The Nuns of the Battlefield Memorial is a tribute to more than 600 nuns who belonged to the 12 orders of nuns who nursed the sick and wounded soldiers of both armies during the American Civil War. It is one of two monuments in the District that mark women’s roles in the conflict, the other being The American National Red Cross Headquarters Building, which was built by the Army Corps of Engineers as a memorial to women of the Civil War.

The Nuns of the Battlefield Memorial not only honors the selfless service of the volunteer nuns during the Civil War, but could also be said to commemorate how that service helped to dispel the anti-Catholic sentiment that existed in America prior to the war. Anti-Catholicism reached a peak in the mid nineteenth century when Protestant leaders became alarmed by the heavy influx of Catholic immigrants, particularly from Ireland and Germany. In fact, nuns and sisters prior to the Civil War would not wear their habits outside of their convents for fear of insult or attack. There was even an instance of an anti-Catholic mob burning down a convent. But as a result of the quality of the nursing they received from these women of God, as well as their general kindness and good cheer, soldiers and others on both sides of the conflict were impressed, and generations of bigotry began to quickly dissolve.

The idea for the memorial originated with a woman named Ellen Jolly, who was the president of the women’s auxiliary branch of the Ancient Order of Hibernians, who said she grew up hearing stories of battlefield tales told by nuns. She initially proposed the memorial to the War Department just after the turn of the century, but the request was denied. After years of gathering additional information in support of the memorial, in 1918 she proposed the idea to Congress, which authorized its construction. However, they refused to fund it. So a committee to raise money for the project was formed by the Ancient Order of the Hibernians. Headed by Jolly, it took six years to raise the money and construct the memorial, which was finally dedicated in September of 1924.

The Memorial was created by Irish sculptor Jerome Connor, who also created the Monument to Robert Emmet, and the Statue of John Carroll on the campus of Georgetown University, both of which are here in D.C.  He is also reported to have assisted in the creation of  The Court of Neptune Fountain in front of the Library of Congress on Capitol Hill.

The Nuns of the Battlefield Memorial consists of rectangular granite slab that sits on a granite base, with a large bronze relief panel on its face. The relief depicts a dozen nuns dressed in traditional habit, representing the twelve different orders of nuns who served. Those orders are the Sisters of St. Joseph, Carmelites, Dominican Order, Ursulines, Sisters of the Holy Cross, Sisters of the Poor of St. Francis, Sisters of Mercy, Congregation of the Sisters of Our Lady of Mercy, Daughters of Charity of St. Vincent de Paul, Sisters of Charity of Nazareth, Sisters of Providence of Saint Mary-of-the-Woods, and Congregation of Divine Providence.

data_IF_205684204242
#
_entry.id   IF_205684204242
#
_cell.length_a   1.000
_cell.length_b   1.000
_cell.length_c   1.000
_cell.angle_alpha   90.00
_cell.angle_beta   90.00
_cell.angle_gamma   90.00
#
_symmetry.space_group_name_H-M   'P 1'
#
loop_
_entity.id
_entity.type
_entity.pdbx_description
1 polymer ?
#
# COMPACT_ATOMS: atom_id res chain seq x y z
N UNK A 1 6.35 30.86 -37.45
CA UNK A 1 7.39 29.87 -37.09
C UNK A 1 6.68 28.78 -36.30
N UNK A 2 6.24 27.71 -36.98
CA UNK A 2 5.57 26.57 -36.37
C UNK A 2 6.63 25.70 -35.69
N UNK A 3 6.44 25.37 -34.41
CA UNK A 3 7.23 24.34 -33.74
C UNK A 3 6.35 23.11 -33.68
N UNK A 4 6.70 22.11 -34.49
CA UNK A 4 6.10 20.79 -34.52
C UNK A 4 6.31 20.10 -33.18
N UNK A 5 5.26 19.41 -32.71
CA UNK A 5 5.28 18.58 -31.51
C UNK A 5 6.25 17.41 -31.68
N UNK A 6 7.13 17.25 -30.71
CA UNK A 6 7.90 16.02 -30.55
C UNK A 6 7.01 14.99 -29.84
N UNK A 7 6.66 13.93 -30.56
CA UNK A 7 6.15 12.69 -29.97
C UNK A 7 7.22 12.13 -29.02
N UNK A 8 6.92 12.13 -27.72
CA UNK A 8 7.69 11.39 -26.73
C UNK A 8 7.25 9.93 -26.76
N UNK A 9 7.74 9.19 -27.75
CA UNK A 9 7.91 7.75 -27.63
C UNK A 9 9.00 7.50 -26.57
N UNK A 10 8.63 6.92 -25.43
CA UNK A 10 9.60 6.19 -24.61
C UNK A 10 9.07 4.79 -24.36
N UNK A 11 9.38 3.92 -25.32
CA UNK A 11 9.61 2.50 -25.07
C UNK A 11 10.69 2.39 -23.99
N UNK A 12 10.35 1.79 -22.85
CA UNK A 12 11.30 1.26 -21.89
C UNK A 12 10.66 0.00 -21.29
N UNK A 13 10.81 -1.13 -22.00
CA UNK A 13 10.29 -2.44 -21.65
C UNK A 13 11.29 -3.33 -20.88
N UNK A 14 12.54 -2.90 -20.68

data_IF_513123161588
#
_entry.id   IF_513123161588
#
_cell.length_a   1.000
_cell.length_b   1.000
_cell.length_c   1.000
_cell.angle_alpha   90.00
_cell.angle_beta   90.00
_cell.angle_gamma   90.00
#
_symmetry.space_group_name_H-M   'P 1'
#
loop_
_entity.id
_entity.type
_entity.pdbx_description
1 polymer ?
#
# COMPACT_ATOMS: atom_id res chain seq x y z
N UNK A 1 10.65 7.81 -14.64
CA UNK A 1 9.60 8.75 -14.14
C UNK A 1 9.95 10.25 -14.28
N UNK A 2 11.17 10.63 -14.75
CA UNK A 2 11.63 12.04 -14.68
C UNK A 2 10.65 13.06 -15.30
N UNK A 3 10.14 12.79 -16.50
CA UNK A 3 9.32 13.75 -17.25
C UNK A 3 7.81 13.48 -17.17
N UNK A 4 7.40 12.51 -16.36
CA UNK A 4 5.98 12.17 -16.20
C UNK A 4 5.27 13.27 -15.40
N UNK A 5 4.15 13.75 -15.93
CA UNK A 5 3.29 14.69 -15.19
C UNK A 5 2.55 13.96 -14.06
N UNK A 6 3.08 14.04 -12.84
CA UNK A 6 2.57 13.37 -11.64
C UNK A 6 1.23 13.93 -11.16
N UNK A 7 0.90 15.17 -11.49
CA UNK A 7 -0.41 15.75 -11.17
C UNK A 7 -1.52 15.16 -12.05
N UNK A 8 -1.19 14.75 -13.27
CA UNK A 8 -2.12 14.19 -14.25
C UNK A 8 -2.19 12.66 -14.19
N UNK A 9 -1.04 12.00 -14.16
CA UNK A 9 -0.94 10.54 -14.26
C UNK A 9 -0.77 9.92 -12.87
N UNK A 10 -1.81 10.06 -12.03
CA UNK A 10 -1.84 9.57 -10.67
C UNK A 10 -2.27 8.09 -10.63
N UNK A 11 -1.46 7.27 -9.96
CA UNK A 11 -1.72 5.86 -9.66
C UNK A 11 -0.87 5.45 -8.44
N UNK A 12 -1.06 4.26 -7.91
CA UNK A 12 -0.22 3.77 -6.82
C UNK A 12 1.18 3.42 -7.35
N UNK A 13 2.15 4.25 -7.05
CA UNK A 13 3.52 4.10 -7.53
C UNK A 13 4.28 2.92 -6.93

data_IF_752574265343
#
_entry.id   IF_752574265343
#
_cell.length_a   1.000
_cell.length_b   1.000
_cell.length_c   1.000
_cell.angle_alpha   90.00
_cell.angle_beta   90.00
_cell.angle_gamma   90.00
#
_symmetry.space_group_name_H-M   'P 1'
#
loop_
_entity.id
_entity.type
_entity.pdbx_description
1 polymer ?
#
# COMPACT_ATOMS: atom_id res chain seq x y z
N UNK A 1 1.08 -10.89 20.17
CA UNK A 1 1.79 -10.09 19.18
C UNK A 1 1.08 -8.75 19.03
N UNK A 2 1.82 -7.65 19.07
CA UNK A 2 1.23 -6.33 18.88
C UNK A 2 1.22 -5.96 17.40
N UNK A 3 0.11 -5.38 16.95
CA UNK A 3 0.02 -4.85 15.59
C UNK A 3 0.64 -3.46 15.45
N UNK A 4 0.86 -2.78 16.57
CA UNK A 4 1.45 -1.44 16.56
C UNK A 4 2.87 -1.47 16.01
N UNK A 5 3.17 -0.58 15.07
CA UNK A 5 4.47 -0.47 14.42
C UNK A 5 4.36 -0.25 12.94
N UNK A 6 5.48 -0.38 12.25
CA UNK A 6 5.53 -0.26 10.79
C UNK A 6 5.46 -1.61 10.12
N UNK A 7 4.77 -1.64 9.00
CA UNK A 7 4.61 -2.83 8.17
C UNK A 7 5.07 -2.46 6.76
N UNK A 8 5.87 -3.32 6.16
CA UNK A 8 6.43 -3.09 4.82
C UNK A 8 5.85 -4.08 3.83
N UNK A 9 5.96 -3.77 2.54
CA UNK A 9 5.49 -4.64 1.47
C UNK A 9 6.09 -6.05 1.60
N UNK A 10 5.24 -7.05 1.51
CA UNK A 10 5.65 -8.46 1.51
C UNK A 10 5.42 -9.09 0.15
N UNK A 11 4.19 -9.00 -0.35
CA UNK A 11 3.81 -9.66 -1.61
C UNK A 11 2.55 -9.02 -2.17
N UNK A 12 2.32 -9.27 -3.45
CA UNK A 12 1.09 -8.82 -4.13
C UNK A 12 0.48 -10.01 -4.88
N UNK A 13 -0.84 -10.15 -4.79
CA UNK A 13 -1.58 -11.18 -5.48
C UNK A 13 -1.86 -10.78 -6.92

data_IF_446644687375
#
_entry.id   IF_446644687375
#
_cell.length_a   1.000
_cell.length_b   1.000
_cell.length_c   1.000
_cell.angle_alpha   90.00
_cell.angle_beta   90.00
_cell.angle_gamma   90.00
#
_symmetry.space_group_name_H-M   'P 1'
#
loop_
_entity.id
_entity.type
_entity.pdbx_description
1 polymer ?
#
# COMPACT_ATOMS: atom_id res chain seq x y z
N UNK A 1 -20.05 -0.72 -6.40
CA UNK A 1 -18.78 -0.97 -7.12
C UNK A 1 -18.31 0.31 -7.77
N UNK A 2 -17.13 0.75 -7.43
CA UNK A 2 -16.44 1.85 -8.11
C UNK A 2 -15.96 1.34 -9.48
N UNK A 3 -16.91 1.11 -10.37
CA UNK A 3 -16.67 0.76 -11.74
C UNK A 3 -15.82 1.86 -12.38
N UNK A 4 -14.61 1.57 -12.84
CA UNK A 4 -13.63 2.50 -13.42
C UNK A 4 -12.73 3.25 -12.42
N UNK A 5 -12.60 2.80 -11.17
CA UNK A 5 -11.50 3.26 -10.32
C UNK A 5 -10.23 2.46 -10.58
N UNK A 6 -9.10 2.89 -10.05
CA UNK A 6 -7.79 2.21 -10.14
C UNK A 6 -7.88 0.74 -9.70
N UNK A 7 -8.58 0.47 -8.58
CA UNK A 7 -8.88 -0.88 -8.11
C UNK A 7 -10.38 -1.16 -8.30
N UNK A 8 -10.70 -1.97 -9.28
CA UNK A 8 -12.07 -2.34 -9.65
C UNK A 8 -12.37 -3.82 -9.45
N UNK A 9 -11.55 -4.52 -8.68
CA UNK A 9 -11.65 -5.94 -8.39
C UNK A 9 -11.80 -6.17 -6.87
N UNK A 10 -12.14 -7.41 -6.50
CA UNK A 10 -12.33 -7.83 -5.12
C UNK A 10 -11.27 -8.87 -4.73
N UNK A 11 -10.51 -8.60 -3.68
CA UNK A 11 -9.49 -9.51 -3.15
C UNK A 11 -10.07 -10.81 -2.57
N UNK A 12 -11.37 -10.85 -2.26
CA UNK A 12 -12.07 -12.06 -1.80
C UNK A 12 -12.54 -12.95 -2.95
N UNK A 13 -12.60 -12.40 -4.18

On each end side of the slab sits a bronze female figure. The figure on the right side has wings, and is dressed in robes, armor and a helmet, robes to look like an angel representing patriotism. Sitting, she holds a shield in her proper left hand and a scroll in her lap with her proper right hand. She is weaponless to represent peace. The other figure on the left side of the monument is another winged figure, and is depicted wearing a long dress, a bodice and a scarf around her head to represent the angel of Peace.

On the granite above the relief is inscribed: “They Comforted The Dying, Nursed The Wounded, Carried Hope To The Imprisoned, Gave In His Name A Drink Of Water To The Thirsty.” And on the granite below the relief: “ To The Memory And In Honor Of The Various Orders Of Sisters Who Gave Their Services As Nurses On Battlefields And In Hospitals During The Civil War.”

The memorial is part of a group entitled “The Civil War Monuments in Washington, D.C.” which are spread out through much of the central and northwest areas of the city. They are listed as a group on the National Register of Historic Places.

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[Click on the thumbnails above to view the full size photos]

The Society of the Cincinnati

The Society of the Cincinnati

While on a recent bike ride in the Embassy Row area along Massachusetts Avenue in northwest D.C., I saw a statue of George Washington on the front lawn of what appeared to be an embassy. Wondering what country’s embassy would be displaying a statue of the father of this country, I stopped to check it out. It turns out that it is not an embassy after all. Rather, it is Anderson House, also known as Larz Anderson House.  Mr. Anderson was an American businessman, diplomat and philantropist, and the Beaux Arts-style mansion was he and his wife’s winter residence during the Washington social season.  Mr. Anderson was also a member of the Society of the Cincinnati, and after his death his wife, Isabel Anderson, donated the house to the Society.  It now houses the headquarters, library, and museum of the Society of the Cincinnati.

The Society of the Cincinnati is this country’s oldest patriotic organization, and the oldest lineage society in North America.  It was founded in 1783 by officers of the Continental Army and their French counterparts who served together in the American Revolutionary War.  The Society’s original purpose was to promote knowledge and appreciation of the achievement of American independence, preserve the ideals and foster fellowship among the American Revolutionary War officer members who founded it, and to pressure the government to honor pledges it had made to officers who fought for American independence.